It is very exciting to know how valuable the Wood Products Processing degree really is. Currently I am working as a project manager for LEBY Fixtures and Interiors in Moncton, New Brunswick. This company is famous for their innovative wood construction and design. LEBY has a diverse portfolio of work all over the world from five star resorts in Puerto Rico, to the Bellagio casino in Las Vegas to erecting all of the Tim Horton’s in the East Coast of Canada. As a project manager I am involved in new tasks every week. Due to my specialized education, co-op experience and knowledgeable professors, I am capable of tackling any task put in front of me. From the finishing department to material handling, quality control and optimal production flow, this education has given me the confidence that I need to step up and make changes.
– Patrick Crabbe
I initially switched into the WPP program because I liked the idea of appying engineering principles to the use of wood emerging from the forest. However, I soon discovered that there are many unexpected benefits to the program. In a pure engineering or pure sicence program you may focus on the heavy theory of one specialized application, but in WPP you learn all aspects of an entire industry. To top that off, I have noticed that people actually like talking about wood. People from all around the world, and especially in places like BC, have some experience with wood products, ranging from houses to furniture to instruments. In my first co-op work term, I have dealt with one such hidden source of fascination: wood preservatives. Although it may sound bizarre, many homeowners in particular are drawn to this topic as it relates to decking and fencing. My education in WPP has allowed me to feel like a mini authority in this area; I look forward to what future work terms bring.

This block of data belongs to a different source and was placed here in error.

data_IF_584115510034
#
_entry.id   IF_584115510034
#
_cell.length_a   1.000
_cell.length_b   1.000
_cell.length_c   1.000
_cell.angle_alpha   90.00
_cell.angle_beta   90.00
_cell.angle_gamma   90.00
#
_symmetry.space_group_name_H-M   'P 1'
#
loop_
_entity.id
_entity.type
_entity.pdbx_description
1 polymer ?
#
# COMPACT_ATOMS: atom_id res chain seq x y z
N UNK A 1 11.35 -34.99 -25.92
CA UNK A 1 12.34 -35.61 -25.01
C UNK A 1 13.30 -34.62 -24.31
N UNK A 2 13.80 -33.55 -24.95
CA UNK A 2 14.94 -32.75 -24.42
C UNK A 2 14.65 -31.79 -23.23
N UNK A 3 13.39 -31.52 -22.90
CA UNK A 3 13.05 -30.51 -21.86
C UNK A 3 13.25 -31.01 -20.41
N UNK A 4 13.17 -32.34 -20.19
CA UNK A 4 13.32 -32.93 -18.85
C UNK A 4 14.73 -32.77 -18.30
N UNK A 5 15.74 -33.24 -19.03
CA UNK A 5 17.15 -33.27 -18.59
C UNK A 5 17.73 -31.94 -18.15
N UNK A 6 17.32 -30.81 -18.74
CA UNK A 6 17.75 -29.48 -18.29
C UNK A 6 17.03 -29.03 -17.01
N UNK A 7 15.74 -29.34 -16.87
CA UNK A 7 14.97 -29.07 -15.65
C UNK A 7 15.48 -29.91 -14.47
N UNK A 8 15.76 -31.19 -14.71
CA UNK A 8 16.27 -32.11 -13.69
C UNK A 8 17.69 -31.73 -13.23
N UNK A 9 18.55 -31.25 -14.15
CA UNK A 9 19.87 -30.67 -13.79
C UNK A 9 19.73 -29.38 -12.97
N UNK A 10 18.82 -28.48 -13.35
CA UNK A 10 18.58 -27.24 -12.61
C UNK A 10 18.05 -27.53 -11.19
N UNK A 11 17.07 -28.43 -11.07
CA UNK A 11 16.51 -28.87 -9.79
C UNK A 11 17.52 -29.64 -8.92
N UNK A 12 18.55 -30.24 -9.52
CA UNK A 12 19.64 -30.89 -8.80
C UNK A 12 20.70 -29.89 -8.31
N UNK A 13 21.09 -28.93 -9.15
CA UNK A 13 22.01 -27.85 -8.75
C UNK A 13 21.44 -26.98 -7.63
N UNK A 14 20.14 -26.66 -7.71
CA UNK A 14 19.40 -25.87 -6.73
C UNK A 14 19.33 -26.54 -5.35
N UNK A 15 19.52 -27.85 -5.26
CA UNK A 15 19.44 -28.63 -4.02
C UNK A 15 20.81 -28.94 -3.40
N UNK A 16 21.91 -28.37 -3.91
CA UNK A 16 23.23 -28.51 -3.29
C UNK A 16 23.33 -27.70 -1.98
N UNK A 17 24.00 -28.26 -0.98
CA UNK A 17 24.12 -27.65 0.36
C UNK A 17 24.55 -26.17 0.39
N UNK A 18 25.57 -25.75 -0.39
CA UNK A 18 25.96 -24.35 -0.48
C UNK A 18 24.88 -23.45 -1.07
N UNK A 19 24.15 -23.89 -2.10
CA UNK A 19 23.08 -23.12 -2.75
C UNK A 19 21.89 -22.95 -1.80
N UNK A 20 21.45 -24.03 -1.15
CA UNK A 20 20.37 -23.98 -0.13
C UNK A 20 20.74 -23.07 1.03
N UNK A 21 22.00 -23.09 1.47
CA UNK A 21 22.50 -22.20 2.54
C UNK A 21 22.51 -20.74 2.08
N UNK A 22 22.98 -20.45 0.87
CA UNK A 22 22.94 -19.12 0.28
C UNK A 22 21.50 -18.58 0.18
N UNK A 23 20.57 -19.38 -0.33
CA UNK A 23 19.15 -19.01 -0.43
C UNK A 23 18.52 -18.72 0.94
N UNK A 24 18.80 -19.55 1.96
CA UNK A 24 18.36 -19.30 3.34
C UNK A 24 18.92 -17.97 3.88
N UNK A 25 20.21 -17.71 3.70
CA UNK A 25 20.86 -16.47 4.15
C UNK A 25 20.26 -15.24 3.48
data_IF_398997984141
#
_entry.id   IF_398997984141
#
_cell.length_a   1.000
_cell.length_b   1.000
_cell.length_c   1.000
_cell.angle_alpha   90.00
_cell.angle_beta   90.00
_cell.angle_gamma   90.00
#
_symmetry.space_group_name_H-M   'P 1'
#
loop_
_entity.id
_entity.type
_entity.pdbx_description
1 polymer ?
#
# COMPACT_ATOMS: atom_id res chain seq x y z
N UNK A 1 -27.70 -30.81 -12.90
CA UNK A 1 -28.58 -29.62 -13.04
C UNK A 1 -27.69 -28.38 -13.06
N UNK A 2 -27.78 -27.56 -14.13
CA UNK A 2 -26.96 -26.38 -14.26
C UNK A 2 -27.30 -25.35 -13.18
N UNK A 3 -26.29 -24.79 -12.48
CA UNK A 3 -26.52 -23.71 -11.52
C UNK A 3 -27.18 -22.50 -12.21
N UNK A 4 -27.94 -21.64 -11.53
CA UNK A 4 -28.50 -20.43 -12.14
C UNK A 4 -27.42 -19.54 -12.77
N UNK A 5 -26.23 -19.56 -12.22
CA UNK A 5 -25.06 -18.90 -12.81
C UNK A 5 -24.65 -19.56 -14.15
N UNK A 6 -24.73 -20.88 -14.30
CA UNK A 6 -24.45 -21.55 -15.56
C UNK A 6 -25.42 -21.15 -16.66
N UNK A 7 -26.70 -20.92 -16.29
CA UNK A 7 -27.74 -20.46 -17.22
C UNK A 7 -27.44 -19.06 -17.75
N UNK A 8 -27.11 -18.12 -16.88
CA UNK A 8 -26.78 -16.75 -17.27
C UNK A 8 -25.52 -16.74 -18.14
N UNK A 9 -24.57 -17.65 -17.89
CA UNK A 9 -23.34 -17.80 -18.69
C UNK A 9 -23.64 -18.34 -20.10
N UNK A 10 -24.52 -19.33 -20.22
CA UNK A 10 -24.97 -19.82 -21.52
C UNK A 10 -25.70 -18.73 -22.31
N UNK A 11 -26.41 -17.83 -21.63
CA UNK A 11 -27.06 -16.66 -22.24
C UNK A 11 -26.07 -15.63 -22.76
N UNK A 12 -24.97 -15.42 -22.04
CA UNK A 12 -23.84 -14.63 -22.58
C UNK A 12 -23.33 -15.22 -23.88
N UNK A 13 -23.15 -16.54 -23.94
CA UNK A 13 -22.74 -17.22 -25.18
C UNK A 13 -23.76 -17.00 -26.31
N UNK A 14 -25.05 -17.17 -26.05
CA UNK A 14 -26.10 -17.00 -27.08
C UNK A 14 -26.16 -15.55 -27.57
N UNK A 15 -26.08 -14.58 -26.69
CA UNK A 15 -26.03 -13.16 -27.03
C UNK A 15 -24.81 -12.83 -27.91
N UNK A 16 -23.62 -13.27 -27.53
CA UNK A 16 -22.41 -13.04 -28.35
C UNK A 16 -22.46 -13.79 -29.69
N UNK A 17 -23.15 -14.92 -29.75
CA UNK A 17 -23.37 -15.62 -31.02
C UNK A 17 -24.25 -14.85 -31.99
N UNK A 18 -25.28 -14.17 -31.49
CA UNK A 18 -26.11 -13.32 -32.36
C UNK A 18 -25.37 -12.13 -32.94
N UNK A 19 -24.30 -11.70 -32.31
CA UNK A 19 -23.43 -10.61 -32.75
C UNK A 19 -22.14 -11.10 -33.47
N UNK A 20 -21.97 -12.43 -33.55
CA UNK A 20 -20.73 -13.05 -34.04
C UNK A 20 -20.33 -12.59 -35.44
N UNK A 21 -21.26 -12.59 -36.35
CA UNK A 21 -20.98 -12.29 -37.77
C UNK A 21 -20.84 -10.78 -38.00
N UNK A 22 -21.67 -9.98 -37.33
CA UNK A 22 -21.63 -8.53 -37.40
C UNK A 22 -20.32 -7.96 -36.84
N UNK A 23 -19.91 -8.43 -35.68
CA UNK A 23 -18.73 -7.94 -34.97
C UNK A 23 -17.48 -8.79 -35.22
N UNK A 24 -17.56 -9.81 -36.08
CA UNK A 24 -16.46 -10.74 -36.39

I chose to study Wood Products Processing because I wanted to be in a program that applies analytical thinking used in science, and that deals with real-world challenges faced in engineering, business, and sustainability. The degree also gives a good grasp of today’s wood industry which makes it very relevant. The classes are small, the instructors care about the students, and the courses are practical, with a good combination of theory and application – a scientific analysis of wood anatomy and how it affects the use of wood in everyday life, as well as how to manipulate the wood’s characteristics in order to use its optimum capabilities. All in all, I would recommned the Wood Products Processing program to anyone.
– Rynehvee Tan
I work for a high-end, high-design furniture retailer. My role is to source vendors around the world to build proprietary designs for the company’s 50+ stores, and work as the link between the designers, product development, and the factories. I mainly work in Italy and Eastern Europe, but also Asia and Brazil. I am thrilled as this is absolutely my dream job and I feel incredibly fortunate. Without a doubt, my Wood Products Processing degree was a large factor that helped me land the job, and I just want to say thank you again for providing me with such a valuable and recognized education that has led to such a fantastic opportunity – thank you!
– Richard Trory